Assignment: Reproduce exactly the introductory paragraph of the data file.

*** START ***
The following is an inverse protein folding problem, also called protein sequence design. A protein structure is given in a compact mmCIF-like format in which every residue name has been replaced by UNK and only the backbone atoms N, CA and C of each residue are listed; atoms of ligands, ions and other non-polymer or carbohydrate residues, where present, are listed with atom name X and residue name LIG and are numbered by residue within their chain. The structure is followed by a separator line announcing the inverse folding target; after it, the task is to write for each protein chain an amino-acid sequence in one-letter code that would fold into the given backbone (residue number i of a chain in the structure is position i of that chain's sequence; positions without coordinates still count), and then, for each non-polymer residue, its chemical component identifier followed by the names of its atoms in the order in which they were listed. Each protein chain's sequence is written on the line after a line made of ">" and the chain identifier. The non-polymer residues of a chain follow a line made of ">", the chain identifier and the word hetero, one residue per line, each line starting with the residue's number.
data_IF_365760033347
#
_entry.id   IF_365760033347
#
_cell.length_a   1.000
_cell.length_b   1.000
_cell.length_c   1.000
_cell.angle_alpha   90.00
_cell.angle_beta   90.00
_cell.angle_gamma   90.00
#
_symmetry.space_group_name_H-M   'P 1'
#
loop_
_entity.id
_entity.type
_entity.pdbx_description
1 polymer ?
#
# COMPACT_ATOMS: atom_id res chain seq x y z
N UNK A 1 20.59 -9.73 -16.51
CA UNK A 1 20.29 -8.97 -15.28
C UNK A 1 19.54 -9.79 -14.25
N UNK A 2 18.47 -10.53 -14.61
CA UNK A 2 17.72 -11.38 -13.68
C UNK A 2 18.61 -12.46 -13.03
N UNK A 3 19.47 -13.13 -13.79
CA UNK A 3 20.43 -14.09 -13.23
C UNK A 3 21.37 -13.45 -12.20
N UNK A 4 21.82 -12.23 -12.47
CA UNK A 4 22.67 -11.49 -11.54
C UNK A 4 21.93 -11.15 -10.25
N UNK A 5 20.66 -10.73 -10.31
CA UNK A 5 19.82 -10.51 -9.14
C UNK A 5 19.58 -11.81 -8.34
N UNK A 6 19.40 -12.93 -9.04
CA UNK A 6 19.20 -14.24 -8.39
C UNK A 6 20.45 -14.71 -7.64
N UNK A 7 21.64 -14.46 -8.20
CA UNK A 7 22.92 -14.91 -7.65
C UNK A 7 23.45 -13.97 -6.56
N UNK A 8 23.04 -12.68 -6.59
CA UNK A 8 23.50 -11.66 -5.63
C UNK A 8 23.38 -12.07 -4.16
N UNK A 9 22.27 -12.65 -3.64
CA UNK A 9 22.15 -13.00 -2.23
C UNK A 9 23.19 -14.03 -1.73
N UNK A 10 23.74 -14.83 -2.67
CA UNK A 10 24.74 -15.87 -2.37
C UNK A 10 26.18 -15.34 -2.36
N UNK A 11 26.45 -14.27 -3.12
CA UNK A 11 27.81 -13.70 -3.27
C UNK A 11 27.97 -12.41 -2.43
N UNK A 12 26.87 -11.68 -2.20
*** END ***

The following is an inverse protein folding problem, also called protein sequence design. A protein structure is given in a compact mmCIF-like format in which every residue name has been replaced by UNK and only the backbone atoms N, CA and C of each residue are listed; atoms of ligands, ions and other non-polymer or carbohydrate residues, where present, are listed with atom name X and residue name LIG and are numbered by residue within their chain. The structure is followed by a separator line announcing the inverse folding target; after it, the task is to write for each protein chain an amino-acid sequence in one-letter code that would fold into the given backbone (residue number i of a chain in the structure is position i of that chain's sequence; positions without coordinates still count), and then, for each non-polymer residue, its chemical component identifier followed by the names of its atoms in the order in which they were listed. Each protein chain's sequence is written on the line after a line made of ">" and the chain identifier. The non-polymer residues of a chain follow a line made of ">", the chain identifier and the word hetero, one residue per line, each line starting with the residue's number.